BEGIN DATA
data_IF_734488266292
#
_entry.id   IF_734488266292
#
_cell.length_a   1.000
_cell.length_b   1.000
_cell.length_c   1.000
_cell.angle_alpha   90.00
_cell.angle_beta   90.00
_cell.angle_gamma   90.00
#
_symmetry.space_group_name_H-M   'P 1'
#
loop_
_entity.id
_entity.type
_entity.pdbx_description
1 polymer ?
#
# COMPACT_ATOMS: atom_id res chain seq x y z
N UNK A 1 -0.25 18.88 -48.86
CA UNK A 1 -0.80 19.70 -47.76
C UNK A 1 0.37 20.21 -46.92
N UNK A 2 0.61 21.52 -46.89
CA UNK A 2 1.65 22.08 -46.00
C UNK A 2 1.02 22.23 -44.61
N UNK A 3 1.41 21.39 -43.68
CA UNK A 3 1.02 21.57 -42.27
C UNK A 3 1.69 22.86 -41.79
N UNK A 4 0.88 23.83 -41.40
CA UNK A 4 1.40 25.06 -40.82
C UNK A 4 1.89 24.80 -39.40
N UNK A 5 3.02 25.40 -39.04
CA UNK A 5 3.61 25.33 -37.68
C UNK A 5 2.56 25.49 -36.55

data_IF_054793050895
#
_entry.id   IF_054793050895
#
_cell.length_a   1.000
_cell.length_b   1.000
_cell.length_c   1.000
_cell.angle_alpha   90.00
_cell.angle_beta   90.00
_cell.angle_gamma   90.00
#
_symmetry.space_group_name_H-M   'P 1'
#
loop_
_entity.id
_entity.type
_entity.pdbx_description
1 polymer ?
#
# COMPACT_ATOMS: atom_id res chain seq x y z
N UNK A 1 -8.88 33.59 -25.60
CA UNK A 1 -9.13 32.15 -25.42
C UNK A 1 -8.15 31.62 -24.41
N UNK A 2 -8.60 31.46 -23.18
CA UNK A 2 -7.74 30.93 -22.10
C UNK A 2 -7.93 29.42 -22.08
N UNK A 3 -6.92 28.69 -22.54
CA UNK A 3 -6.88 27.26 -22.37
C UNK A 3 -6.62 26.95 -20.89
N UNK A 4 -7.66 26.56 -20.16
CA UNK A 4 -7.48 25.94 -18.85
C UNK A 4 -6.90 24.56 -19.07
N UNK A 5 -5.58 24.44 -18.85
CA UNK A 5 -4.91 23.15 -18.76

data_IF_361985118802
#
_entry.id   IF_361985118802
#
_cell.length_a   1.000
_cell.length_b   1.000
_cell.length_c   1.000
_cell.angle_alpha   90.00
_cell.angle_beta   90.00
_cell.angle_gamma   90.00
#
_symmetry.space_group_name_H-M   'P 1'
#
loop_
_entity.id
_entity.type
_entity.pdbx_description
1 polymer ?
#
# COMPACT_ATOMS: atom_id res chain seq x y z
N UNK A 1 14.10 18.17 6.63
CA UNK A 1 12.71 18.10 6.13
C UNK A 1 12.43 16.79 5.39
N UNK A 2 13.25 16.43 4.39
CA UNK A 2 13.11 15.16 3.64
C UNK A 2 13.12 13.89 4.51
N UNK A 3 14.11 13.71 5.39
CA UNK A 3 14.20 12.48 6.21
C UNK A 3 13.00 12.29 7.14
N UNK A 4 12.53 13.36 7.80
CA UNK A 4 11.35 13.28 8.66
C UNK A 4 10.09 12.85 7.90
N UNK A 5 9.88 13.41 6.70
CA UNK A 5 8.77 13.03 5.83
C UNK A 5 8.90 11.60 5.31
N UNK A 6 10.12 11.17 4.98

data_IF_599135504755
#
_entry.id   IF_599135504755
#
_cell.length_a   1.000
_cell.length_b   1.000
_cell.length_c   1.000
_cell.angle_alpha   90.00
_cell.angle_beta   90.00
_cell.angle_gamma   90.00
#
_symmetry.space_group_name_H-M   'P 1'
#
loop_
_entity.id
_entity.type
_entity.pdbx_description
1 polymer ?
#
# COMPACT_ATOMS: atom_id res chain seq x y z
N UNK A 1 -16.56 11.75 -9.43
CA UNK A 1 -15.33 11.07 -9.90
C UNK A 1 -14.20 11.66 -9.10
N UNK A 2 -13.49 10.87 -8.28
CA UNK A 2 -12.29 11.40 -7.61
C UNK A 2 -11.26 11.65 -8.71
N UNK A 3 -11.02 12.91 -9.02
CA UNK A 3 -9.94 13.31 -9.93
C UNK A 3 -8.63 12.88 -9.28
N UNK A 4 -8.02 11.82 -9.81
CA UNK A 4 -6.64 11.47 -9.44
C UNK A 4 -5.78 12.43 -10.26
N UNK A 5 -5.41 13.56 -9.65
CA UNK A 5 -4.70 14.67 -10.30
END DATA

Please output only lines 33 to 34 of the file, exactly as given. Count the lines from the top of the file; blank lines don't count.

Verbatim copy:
N UNK A 5 3.02 25.40 -39.04
CA UNK A 5 3.61 25.33 -37.68